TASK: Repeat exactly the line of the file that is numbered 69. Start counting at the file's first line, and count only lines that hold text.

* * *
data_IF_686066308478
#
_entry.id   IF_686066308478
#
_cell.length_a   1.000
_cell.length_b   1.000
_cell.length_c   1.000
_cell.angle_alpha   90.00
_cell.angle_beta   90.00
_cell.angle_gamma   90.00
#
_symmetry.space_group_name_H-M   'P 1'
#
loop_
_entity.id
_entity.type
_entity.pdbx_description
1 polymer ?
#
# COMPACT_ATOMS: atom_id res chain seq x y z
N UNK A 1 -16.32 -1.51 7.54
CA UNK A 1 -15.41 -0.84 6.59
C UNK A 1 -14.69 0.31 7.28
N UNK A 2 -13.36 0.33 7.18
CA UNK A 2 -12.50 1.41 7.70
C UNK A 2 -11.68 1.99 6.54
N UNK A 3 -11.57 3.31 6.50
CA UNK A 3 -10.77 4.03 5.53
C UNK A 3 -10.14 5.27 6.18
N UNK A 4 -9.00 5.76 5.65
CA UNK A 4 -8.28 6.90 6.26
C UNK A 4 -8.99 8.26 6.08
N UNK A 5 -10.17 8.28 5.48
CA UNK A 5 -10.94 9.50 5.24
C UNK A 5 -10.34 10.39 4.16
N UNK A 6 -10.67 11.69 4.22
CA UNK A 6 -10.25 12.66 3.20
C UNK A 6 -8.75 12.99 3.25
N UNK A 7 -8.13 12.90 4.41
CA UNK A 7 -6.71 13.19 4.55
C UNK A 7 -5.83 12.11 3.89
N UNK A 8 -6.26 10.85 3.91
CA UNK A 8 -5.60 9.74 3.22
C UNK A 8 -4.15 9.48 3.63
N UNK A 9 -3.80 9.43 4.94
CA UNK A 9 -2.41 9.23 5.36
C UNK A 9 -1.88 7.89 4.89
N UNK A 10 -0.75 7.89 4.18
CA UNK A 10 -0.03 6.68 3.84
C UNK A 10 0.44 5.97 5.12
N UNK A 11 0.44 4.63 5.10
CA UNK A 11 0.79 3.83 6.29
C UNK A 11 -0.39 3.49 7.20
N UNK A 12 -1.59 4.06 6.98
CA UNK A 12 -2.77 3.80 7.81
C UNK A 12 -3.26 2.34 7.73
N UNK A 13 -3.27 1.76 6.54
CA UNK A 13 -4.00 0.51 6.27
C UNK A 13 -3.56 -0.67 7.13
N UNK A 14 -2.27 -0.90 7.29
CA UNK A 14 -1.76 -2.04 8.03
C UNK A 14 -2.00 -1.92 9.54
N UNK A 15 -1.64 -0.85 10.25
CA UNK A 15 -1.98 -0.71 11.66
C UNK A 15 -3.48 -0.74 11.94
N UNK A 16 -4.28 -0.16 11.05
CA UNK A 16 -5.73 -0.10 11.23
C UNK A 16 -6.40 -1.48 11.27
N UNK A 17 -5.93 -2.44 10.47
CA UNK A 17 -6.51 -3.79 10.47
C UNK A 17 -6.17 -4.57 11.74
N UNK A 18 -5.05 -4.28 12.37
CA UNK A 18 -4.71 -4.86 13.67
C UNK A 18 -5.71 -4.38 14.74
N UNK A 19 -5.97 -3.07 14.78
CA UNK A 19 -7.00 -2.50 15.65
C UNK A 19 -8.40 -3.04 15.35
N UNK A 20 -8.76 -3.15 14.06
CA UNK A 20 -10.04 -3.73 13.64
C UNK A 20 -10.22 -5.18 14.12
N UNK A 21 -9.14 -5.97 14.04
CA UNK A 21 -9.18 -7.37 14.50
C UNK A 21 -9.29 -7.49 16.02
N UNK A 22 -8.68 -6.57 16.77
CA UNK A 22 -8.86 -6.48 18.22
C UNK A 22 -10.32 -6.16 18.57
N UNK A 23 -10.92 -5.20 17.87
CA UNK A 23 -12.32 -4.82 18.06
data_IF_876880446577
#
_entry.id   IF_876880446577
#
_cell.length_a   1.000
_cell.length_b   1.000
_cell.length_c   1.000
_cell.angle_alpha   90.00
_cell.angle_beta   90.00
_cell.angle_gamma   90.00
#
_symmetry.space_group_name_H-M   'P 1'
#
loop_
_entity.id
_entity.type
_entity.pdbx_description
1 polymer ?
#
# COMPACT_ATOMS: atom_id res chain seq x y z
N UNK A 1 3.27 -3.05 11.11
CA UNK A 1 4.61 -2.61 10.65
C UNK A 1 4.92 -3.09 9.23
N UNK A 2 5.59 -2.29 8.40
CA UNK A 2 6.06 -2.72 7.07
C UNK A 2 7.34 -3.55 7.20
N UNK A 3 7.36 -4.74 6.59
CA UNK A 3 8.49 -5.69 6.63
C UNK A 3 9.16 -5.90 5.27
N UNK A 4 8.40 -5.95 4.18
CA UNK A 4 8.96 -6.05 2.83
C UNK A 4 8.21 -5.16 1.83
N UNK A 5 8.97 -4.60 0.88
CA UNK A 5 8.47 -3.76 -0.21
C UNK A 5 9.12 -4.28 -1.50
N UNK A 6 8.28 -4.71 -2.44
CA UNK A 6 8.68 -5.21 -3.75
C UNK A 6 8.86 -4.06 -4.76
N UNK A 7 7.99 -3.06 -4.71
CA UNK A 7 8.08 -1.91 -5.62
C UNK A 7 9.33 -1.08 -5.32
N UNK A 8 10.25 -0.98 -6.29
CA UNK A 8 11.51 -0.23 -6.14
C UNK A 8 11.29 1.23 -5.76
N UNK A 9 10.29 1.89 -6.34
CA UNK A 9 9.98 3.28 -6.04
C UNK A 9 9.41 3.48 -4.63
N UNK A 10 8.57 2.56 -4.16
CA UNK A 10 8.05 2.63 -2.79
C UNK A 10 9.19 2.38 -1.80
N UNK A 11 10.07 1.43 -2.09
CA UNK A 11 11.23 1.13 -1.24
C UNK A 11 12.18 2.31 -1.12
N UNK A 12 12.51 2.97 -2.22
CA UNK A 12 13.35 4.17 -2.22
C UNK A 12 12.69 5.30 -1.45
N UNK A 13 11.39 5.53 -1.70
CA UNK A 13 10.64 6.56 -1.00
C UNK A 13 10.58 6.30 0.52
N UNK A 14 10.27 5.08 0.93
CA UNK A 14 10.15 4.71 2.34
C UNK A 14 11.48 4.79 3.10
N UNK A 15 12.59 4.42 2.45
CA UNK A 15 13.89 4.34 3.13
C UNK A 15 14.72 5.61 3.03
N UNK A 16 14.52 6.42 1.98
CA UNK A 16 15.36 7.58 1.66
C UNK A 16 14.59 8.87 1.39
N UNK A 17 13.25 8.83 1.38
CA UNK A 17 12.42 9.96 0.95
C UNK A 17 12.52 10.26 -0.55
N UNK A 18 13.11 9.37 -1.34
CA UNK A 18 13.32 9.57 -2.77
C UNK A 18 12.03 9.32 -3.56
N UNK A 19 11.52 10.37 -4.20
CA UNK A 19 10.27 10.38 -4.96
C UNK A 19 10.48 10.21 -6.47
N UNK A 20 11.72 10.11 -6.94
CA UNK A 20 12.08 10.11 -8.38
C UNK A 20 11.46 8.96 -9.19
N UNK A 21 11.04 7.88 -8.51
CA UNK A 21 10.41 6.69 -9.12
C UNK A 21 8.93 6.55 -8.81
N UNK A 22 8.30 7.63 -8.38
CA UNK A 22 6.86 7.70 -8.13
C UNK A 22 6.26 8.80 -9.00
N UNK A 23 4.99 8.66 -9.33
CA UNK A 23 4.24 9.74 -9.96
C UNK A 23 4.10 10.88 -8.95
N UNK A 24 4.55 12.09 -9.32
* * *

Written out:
N UNK A 17 -5.93 -2.44 10.47